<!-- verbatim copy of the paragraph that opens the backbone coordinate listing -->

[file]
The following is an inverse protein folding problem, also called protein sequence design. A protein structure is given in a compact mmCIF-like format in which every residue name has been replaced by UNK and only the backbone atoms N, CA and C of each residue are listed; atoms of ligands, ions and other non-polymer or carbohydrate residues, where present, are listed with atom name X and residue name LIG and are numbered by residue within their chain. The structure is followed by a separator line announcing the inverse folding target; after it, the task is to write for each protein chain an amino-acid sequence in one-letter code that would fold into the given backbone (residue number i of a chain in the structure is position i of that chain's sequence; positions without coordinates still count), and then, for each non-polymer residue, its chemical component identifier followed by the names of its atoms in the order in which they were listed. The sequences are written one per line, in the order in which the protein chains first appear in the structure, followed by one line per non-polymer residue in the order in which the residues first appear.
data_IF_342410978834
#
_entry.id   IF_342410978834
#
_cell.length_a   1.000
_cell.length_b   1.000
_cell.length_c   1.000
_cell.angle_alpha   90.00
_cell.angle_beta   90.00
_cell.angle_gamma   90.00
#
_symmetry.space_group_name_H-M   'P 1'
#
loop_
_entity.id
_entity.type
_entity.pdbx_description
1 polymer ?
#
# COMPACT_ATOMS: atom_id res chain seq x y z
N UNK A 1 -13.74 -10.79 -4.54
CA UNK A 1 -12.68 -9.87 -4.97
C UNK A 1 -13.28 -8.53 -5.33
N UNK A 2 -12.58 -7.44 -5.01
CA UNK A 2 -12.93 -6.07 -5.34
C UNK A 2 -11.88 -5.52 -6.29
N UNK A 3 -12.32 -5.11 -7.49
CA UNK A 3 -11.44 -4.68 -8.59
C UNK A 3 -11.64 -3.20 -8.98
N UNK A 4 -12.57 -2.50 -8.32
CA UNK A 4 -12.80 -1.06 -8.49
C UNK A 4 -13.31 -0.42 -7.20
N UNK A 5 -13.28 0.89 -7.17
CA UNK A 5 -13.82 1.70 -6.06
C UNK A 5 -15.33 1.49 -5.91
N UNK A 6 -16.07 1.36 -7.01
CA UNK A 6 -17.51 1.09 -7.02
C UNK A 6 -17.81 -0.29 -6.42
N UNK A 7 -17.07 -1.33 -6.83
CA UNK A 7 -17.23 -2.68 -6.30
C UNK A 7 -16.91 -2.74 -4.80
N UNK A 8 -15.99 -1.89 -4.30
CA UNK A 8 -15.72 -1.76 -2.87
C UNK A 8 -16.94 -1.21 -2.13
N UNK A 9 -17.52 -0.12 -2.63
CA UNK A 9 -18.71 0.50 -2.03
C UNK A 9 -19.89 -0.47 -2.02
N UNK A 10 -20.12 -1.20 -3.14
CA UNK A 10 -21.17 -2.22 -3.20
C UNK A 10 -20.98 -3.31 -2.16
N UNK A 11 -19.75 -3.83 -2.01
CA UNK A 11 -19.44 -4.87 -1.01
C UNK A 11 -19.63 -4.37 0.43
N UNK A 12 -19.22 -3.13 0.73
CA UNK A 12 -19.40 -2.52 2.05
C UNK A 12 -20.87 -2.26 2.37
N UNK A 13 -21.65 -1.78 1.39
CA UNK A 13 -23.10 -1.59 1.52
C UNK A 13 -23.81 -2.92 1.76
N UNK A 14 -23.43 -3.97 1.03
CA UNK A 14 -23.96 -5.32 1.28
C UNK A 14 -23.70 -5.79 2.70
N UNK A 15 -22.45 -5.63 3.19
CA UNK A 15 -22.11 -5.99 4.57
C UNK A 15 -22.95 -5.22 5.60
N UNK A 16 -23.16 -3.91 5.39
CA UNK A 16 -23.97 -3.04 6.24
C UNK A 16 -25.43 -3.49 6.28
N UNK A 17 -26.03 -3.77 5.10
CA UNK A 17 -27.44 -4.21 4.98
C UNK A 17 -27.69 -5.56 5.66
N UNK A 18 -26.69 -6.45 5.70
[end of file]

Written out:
The following is an inverse protein folding problem, also called protein sequence design. A protein structure is given in a compact mmCIF-like format in which every residue name has been replaced by UNK and only the backbone atoms N, CA and C of each residue are listed; atoms of ligands, ions and other non-polymer or carbohydrate residues, where present, are listed with atom name X and residue name LIG and are numbered by residue within their chain. The structure is followed by a separator line announcing the inverse folding target; after it, the task is to write for each protein chain an amino-acid sequence in one-letter code that would fold into the given backbone (residue number i of a chain in the structure is position i of that chain's sequence; positions without coordinates still count), and then, for each non-polymer residue, its chemical component identifier followed by the names of its atoms in the order in which they were listed. The sequences are written one per line, in the order in which the protein chains first appear in the structure, followed by one line per non-polymer residue in the order in which the residues first appear.